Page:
Friday, July 20, 2012

Off the Wall

is what you call someone odd, eccentric, one brick shy. 
Like that woman seen walking all over town
dressed in black, talking to herself or perhaps to God.

Like that man in church on the front row, eyes closed tight, feigning sleep, his heart remaining open as morning glories reaching toward the sun.

The girl who holds an orphaned squirrel in her bra like a newborn in a snugly, appeased by mamma’s heartbeat. She sneaks him an occasional acorn through the neckline of her tee.

A daughter who could have made good like her mother in nuclear physics but doesn’t. Rather than succeed as such, she’ll stay in touch with her inner child (thank you very much.), shaping owls and salamanders out of clay…

Transforming Altoid tins into treasures. She’ll go to sleep and paint
her dreams in the morning, measure truth by their content…

When she sees a hall at school, students herded along by a bell – a bell!
– she thinks of Pavlov’s dogs and how thrilled she feels to be skipping
 down the wall – that’s right, the wall

- beside the girl with the squirrel in her bosom. 


The last four lines reveal an unforgettable dream I had, where I was skipping along the wall with an artist friend.  How paradoxical dreams can be. We weren’t the ones off the wall. It’s the others in the herd.  Isn’t life a paradox though?   

"'Friendship is born at that moment when one person says to another: "What! You too?
Thought I was the only one....'"C. S. Lewis

How much of a rebel are you?  Are you off the wall too?  How so?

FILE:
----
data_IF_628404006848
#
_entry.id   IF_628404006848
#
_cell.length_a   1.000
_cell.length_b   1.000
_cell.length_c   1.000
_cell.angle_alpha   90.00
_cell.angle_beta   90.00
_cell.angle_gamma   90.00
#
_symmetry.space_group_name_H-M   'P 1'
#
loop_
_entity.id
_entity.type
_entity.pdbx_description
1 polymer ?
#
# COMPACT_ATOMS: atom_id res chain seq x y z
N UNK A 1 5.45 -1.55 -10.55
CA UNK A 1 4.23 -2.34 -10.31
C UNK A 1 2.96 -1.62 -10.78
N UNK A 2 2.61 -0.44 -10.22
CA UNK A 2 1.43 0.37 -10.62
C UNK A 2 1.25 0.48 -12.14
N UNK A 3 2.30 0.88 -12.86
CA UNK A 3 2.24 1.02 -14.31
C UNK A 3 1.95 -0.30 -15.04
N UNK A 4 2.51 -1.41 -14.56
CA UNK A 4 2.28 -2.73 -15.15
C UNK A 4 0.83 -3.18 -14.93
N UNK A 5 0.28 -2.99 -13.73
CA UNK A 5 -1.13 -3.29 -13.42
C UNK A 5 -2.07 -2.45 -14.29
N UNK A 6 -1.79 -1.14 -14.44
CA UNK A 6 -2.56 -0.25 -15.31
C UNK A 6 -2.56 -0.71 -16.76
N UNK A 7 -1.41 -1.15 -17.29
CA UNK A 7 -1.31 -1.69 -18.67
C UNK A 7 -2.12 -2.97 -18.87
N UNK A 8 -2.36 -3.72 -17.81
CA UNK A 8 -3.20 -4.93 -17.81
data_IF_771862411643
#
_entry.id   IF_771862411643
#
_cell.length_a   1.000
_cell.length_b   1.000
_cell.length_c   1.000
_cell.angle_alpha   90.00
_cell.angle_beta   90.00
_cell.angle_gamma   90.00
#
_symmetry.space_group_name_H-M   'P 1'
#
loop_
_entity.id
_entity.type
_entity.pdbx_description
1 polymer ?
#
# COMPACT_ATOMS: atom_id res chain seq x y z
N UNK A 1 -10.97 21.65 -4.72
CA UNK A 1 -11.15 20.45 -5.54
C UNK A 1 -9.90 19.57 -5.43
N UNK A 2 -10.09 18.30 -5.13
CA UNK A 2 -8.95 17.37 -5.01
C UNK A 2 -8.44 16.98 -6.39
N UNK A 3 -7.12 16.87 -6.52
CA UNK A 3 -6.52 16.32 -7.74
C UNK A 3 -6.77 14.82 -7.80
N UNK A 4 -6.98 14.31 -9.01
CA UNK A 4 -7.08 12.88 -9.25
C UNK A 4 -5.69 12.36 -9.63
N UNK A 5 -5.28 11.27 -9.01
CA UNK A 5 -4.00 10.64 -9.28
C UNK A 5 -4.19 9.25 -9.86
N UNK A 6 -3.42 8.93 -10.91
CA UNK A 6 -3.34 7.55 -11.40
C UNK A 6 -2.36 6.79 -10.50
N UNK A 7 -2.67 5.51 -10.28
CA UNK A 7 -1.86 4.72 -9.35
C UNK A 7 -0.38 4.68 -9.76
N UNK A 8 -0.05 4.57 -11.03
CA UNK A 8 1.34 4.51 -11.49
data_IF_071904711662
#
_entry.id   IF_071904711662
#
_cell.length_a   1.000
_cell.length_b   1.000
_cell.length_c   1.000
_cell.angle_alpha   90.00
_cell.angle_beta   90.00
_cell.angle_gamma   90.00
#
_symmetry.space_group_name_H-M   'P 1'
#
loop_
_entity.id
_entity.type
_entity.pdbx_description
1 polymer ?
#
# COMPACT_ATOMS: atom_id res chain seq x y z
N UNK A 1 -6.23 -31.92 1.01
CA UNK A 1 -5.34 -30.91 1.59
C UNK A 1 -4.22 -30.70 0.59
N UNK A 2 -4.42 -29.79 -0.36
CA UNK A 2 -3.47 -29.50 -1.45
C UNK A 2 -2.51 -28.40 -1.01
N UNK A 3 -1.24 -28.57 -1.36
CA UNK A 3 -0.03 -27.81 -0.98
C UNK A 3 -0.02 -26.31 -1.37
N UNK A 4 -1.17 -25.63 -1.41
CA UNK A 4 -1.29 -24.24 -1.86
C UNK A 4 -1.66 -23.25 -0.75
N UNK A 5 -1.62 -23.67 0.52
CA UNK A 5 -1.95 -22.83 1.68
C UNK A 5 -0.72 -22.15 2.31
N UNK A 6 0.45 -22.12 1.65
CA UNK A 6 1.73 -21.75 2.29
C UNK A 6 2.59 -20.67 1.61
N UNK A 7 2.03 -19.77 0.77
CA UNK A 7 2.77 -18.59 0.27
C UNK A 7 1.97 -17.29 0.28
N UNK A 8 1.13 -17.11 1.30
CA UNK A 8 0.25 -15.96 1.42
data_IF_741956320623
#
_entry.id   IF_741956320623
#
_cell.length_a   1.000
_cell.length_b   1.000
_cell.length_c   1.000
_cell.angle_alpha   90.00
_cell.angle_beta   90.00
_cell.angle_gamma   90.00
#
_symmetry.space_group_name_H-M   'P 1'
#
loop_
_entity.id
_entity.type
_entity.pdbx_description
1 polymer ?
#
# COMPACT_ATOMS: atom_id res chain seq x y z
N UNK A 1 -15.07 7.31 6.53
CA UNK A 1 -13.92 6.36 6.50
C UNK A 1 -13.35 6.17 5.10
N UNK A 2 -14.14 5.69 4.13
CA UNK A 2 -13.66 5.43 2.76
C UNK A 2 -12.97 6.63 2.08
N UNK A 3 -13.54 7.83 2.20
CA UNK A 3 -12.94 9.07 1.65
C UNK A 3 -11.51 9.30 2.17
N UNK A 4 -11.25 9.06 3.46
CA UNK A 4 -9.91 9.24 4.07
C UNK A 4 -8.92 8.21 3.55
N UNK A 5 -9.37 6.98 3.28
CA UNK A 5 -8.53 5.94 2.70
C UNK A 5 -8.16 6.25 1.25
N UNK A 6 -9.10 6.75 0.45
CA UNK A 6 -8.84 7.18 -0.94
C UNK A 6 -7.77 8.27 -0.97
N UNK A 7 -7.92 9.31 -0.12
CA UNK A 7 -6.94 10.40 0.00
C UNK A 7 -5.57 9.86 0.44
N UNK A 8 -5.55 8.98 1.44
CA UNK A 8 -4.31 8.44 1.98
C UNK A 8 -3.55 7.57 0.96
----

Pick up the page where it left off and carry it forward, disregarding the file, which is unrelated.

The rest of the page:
What idiosyncrasy would you dare to share below?  

Tuesday, July 3, 2012

Inch by Inch

The scariest moment is always just before you start.
After that, things can only get better. ~ Stephen King, On Writing

Red narrating in The Shawshank Redemption:

“In 1966 Andy Dufresne escaped from the Shawshank prison. All they found of him was a muddy set of prison clothes, a bar of soap, and an old rock hammer…

“I remember thinking it would take a man six hundred years to tunnel through the wall with it.  Old Andy did it in less than twenty…Turns out Andy’s favorite hobby was totin’ his wall out into the exercise yard, a handful at a time.”

How much this story taught me! I learned what persistence and hope can do for a soul… not just for an innocent prisoner with a will and the genius to set himself free, but for anyone facing a seemingly insurmountable task…

Maureen Boyd Biro, editor and author says, “It’s so easy to be overwhelmed by a big project, but if I only have to concentrate on one inch, well, that I can handle. Eventually those inches will be feet and yards and whatever it takes to make a book.”

One year after seeing The Shawshank redemption, I read Anne Lamott’s Bird by Bird: Some Instructions on Writing and Life.  It was among the best advice I’ve read on writing – or tackling any job that feels overwhelming. “Bird by bird, buddy. Just take it bird by bird.”

That’s how you finish an epic manuscript: one sentence, one paragraph, one chapter at a time.  Taken step by step, the thousand mile journey is doable. Just ask marathon man Stephen King.

What walls are you facing that could be removed a handful at a time?
A novel?  A memoir? A research project? A house than needs decluttering?
Or, what have you already accomplished inch by inch?  Please share below.
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